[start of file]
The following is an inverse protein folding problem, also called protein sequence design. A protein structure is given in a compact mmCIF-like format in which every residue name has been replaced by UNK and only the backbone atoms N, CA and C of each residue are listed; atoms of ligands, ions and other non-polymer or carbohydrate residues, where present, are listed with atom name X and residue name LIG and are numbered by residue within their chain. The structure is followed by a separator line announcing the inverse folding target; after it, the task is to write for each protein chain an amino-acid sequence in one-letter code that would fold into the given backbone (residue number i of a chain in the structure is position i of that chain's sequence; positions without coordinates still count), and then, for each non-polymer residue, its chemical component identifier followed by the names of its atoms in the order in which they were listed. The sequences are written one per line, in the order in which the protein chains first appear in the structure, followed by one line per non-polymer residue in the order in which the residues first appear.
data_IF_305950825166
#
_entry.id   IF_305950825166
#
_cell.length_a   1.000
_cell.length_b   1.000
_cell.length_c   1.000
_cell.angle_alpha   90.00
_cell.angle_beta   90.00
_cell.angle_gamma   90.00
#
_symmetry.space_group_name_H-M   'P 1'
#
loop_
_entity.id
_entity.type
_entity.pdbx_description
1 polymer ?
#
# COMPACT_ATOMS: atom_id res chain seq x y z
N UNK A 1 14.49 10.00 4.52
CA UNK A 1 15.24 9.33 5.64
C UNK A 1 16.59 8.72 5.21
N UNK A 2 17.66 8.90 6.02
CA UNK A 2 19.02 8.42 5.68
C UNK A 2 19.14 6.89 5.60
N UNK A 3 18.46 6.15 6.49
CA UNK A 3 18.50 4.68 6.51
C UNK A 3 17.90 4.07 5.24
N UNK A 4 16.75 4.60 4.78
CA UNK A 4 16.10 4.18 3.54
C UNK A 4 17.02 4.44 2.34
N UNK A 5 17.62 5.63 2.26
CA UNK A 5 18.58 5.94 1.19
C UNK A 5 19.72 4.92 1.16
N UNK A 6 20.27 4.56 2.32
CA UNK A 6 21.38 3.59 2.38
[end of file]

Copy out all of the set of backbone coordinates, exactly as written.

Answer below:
The following is an inverse protein folding problem, also called protein sequence design. A protein structure is given in a compact mmCIF-like format in which every residue name has been replaced by UNK and only the backbone atoms N, CA and C of each residue are listed; atoms of ligands, ions and other non-polymer or carbohydrate residues, where present, are listed with atom name X and residue name LIG and are numbered by residue within their chain. The structure is followed by a separator line announcing the inverse folding target; after it, the task is to write for each protein chain an amino-acid sequence in one-letter code that would fold into the given backbone (residue number i of a chain in the structure is position i of that chain's sequence; positions without coordinates still count), and then, for each non-polymer residue, its chemical component identifier followed by the names of its atoms in the order in which they were listed. The sequences are written one per line, in the order in which the protein chains first appear in the structure, followed by one line per non-polymer residue in the order in which the residues first appear.
data_IF_305950825166
#
_entry.id   IF_305950825166
#
_cell.length_a   1.000
_cell.length_b   1.000
_cell.length_c   1.000
_cell.angle_alpha   90.00
_cell.angle_beta   90.00
_cell.angle_gamma   90.00
#
_symmetry.space_group_name_H-M   'P 1'
#
loop_
_entity.id
_entity.type
_entity.pdbx_description
1 polymer ?
#
# COMPACT_ATOMS: atom_id res chain seq x y z
N UNK A 1 14.49 10.00 4.52
CA UNK A 1 15.24 9.33 5.64
C UNK A 1 16.59 8.72 5.21
N UNK A 2 17.66 8.90 6.02
CA UNK A 2 19.02 8.42 5.68
C UNK A 2 19.14 6.89 5.60
N UNK A 3 18.46 6.15 6.49
CA UNK A 3 18.50 4.68 6.51
C UNK A 3 17.90 4.07 5.24
N UNK A 4 16.75 4.60 4.78
CA UNK A 4 16.10 4.18 3.54
C UNK A 4 17.02 4.44 2.34
N UNK A 5 17.62 5.63 2.26
CA UNK A 5 18.58 5.94 1.19
C UNK A 5 19.72 4.92 1.16
N UNK A 6 20.27 4.56 2.32
CA UNK A 6 21.38 3.59 2.38